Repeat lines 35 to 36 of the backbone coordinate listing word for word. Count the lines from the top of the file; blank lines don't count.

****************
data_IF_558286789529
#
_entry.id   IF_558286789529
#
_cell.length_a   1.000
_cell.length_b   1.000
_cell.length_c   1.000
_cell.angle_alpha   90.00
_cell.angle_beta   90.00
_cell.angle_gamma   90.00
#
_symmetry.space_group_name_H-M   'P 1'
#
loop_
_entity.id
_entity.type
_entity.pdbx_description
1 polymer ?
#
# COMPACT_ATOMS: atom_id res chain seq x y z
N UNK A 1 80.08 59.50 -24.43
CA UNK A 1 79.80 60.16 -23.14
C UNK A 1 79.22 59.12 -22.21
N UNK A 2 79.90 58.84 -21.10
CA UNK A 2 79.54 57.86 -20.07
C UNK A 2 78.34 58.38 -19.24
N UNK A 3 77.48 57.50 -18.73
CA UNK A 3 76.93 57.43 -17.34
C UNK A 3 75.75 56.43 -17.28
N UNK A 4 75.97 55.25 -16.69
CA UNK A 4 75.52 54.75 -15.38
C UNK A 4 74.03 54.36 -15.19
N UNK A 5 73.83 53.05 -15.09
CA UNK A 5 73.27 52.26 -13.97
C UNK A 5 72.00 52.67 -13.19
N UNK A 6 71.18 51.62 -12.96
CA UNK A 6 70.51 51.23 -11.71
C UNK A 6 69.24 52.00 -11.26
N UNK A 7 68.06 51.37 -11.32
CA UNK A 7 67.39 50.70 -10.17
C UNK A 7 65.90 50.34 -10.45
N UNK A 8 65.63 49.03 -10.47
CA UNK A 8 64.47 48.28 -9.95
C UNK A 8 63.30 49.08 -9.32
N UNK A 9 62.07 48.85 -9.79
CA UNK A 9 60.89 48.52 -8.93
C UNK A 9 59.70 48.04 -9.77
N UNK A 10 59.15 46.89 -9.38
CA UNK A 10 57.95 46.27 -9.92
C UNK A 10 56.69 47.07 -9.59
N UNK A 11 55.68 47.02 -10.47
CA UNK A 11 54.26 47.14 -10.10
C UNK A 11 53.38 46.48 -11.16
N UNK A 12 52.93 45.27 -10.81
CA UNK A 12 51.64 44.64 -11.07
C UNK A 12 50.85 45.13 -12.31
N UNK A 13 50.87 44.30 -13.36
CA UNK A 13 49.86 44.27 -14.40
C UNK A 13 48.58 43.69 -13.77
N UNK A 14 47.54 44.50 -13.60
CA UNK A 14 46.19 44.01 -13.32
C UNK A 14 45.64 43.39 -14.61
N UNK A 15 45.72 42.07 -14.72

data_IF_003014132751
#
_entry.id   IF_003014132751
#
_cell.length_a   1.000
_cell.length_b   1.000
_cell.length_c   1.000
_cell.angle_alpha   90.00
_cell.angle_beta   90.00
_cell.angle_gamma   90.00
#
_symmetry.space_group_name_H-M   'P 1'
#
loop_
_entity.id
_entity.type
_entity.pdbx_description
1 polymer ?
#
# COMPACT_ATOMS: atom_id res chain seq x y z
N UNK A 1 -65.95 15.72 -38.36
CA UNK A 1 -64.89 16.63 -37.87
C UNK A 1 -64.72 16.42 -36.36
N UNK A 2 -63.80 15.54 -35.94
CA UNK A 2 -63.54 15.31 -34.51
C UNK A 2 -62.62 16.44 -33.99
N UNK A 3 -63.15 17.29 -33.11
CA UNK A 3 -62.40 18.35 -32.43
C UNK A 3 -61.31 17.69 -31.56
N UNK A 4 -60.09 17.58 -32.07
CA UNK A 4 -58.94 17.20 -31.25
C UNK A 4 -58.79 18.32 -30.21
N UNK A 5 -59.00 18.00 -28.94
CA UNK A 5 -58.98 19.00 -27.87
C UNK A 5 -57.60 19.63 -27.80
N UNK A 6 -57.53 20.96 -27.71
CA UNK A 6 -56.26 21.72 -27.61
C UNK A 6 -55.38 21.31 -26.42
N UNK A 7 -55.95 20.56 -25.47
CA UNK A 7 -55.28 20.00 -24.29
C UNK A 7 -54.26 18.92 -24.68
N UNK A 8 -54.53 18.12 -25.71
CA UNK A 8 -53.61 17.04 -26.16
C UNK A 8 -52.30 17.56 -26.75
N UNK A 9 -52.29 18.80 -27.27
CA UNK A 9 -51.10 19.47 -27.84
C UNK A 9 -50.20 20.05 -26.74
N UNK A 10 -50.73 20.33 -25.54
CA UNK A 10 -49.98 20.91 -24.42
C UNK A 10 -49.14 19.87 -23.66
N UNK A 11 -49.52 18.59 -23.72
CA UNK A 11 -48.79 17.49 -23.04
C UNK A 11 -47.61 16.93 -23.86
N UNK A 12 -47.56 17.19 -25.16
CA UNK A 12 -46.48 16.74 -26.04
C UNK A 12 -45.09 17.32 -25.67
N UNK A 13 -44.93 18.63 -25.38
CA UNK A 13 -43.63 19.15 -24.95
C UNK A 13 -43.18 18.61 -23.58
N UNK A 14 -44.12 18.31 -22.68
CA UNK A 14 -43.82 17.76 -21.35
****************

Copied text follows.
C UNK A 5 72.00 52.67 -13.19
N UNK A 6 71.18 51.62 -12.96